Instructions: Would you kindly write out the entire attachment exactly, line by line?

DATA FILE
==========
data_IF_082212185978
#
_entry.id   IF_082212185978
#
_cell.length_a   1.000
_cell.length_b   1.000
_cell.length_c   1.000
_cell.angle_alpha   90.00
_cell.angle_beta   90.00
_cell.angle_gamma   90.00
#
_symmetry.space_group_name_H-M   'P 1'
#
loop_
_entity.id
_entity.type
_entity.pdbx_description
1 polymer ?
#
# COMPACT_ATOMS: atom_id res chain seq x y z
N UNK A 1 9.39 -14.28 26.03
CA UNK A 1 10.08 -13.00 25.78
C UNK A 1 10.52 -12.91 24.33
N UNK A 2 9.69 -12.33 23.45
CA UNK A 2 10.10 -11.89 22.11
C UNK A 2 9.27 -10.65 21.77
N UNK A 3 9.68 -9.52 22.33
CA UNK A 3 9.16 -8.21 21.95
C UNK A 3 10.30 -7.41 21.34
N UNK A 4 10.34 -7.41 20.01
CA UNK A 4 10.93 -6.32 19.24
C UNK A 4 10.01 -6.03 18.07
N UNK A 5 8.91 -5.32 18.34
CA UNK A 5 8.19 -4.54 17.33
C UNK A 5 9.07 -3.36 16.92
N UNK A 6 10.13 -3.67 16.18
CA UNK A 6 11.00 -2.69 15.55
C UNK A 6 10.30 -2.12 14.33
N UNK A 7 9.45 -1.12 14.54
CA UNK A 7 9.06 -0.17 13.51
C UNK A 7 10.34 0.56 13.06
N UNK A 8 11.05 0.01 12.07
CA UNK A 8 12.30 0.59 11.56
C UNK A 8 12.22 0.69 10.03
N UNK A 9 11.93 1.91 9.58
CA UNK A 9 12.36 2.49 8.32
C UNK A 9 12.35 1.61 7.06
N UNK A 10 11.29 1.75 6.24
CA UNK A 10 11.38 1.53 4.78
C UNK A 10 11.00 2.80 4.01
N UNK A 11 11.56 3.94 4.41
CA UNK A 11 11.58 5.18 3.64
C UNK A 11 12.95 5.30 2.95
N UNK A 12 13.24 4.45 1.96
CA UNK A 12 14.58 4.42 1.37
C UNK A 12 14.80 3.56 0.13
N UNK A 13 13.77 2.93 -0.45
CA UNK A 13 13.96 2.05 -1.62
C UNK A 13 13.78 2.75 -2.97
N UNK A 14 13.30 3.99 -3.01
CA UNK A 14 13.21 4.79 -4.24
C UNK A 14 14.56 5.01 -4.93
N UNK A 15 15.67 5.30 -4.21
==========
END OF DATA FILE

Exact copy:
data_IF_082212185978
#
_entry.id   IF_082212185978
#
_cell.length_a   1.000
_cell.length_b   1.000
_cell.length_c   1.000
_cell.angle_alpha   90.00
_cell.angle_beta   90.00
_cell.angle_gamma   90.00
#
_symmetry.space_group_name_H-M   'P 1'
#
loop_
_entity.id
_entity.type
_entity.pdbx_description
1 polymer ?
#
# COMPACT_ATOMS: atom_id res chain seq x y z
N UNK A 1 9.39 -14.28 26.03
CA UNK A 1 10.08 -13.00 25.78
C UNK A 1 10.52 -12.91 24.33
N UNK A 2 9.69 -12.33 23.45
CA UNK A 2 10.10 -11.89 22.11
C UNK A 2 9.27 -10.65 21.77
N UNK A 3 9.68 -9.52 22.33
CA UNK A 3 9.16 -8.21 21.95
C UNK A 3 10.30 -7.41 21.34
N UNK A 4 10.34 -7.41 20.01
CA UNK A 4 10.93 -6.32 19.24
C UNK A 4 10.01 -6.03 18.07
N UNK A 5 8.91 -5.32 18.34
CA UNK A 5 8.19 -4.54 17.33
C UNK A 5 9.07 -3.36 16.92
N UNK A 6 10.13 -3.67 16.18
CA UNK A 6 11.00 -2.69 15.55
C UNK A 6 10.30 -2.12 14.33
N UNK A 7 9.45 -1.12 14.54
CA UNK A 7 9.06 -0.17 13.51
C UNK A 7 10.34 0.56 13.06
N UNK A 8 11.05 0.01 12.07
CA UNK A 8 12.30 0.59 11.56
C UNK A 8 12.22 0.69 10.03
N UNK A 9 11.93 1.91 9.58
CA UNK A 9 12.36 2.49 8.32
C UNK A 9 12.35 1.61 7.06
N UNK A 10 11.29 1.75 6.24
CA UNK A 10 11.38 1.53 4.78
C UNK A 10 11.00 2.80 4.01
N UNK A 11 11.56 3.94 4.41
CA UNK A 11 11.58 5.18 3.64
C UNK A 11 12.95 5.30 2.95
N UNK A 12 13.24 4.45 1.96
CA UNK A 12 14.58 4.42 1.37
C UNK A 12 14.80 3.56 0.13
N UNK A 13 13.77 2.93 -0.45
CA UNK A 13 13.96 2.05 -1.62
C UNK A 13 13.78 2.75 -2.97
N UNK A 14 13.30 3.99 -3.01
CA UNK A 14 13.21 4.79 -4.24
C UNK A 14 14.56 5.01 -4.93
N UNK A 15 15.67 5.30 -4.21